A disappointing eurozone PMI survey for January indicated one of the weakest expansions seen over the past year and raises the prospect of further stimulus.
Business activity, order book and employment growth all lost momentum, but perhaps most worrying of all from a policymaker's perspective is the intensification of deflationary pressures. Average prices charged for goods and services dropped at the fastest rate since last March.
The Markit Eurozone PMI fell from 54.3 in December to 53.6 in January, its joint-lowest since February of last year. Historical comparisons of the PMI with GDP (which show the PMI to have an 83% correlation with the official quarterly growth rate) indicate that the survey data signal a quarterly GDP growth rate for the region of just 0.4% at the start of the year.
Growth slowed in both manufacturing and services, though in both cases remained robust if not impressive. Employment also continued to grow at a solid pace, weakening compared with December but broadly consistent with a 0.4% quarterly rate of employment growth.
Output by sector
Business conditions continued to diverge markedly by country, however, led by Spain, where the PMI signals a buoyant 0.75% economic growth rate, followed by Germany, for which a near 0.5% expansion is indicated. However, Italy's growth rate looks to have slipped to just 0.3% and France, once again the laggard, has returned to stagnation.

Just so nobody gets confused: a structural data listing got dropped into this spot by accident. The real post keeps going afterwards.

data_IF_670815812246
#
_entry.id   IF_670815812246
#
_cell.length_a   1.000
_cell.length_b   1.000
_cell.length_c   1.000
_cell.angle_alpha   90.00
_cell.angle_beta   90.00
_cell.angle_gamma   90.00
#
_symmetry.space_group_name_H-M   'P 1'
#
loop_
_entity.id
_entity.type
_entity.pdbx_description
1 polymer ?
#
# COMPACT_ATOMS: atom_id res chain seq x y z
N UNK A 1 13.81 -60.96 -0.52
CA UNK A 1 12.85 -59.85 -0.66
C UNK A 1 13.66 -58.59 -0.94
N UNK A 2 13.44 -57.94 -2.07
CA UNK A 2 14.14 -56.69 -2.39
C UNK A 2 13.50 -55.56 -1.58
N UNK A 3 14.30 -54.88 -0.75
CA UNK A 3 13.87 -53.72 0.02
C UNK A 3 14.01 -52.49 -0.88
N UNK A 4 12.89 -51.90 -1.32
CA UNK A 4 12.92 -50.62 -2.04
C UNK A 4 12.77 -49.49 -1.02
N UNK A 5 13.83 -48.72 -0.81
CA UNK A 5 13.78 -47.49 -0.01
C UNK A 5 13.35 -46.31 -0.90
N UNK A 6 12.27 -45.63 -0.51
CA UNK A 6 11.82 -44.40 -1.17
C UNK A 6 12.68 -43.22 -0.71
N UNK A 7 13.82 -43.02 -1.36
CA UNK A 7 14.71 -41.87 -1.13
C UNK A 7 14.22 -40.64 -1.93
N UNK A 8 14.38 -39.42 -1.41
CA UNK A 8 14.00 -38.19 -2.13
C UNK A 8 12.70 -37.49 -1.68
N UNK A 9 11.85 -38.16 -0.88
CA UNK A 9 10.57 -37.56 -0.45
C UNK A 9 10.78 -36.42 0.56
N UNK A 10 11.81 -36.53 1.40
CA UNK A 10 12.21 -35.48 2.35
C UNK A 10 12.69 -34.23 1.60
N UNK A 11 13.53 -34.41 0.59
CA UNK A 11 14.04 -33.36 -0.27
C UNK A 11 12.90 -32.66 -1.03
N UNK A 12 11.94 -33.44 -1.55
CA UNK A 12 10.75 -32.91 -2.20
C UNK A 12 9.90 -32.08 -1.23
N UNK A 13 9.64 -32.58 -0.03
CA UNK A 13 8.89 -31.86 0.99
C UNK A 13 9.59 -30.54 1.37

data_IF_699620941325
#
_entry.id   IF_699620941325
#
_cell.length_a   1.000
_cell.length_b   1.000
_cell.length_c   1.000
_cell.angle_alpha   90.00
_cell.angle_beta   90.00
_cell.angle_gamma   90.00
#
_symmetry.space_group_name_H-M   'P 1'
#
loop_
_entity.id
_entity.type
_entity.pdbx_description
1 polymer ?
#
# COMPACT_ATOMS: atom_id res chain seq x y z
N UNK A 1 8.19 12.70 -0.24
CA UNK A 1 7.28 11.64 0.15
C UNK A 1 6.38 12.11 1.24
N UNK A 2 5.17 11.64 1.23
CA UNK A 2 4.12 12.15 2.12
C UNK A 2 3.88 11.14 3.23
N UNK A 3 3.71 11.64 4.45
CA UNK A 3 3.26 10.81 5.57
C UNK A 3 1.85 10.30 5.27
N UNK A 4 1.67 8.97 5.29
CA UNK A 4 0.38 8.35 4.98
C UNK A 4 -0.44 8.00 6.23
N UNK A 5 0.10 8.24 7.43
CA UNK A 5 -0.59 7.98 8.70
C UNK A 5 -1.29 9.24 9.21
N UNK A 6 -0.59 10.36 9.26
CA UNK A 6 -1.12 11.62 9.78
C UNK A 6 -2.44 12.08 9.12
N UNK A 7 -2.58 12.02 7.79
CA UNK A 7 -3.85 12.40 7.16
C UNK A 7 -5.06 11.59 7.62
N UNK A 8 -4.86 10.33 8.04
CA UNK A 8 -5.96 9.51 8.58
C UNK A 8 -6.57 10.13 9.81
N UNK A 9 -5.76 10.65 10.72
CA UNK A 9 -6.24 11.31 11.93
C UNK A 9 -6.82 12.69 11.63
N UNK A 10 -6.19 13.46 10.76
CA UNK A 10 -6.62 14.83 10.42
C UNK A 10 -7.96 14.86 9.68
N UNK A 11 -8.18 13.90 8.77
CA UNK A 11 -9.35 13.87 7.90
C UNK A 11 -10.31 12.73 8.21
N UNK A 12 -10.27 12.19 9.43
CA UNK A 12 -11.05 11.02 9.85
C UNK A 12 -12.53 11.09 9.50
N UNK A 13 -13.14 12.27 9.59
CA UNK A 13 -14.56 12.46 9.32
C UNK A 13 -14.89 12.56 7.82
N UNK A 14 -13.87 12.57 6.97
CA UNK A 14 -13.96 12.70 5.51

The PMI data follow news that the ECB will "review and possibly reconsider" its stimulus package as soon as March. The ECB disappointed markets with a smaller than anticipated stimulus in December, cutting its deposit rate by 10 basis points to a new low of -0.3% and extending its quantitative easing programme of €60bn per month by six months through to March 2017. Markets clearly thought more was warranted, and since then the ECB looks to have coalesced.
The concerns facing policymakers are that, across the region as a whole, growth and inflation have clearly failed to pick up over the past year despite past stimulus efforts from the ECB. This of course raises the question of not just whether existing stimulus has simply been insufficient, but also whether monetary policy is proving ineffective. This is especially true for France, where the ECB are likely to once again point at structural reforms as being necessary accompaniments to monetary policy. However, the lack of growth also looks set to bring the discussion of fiscal policy further into the limelight.
ECB policy and PMI business activity
ECB policy and PMI price pressures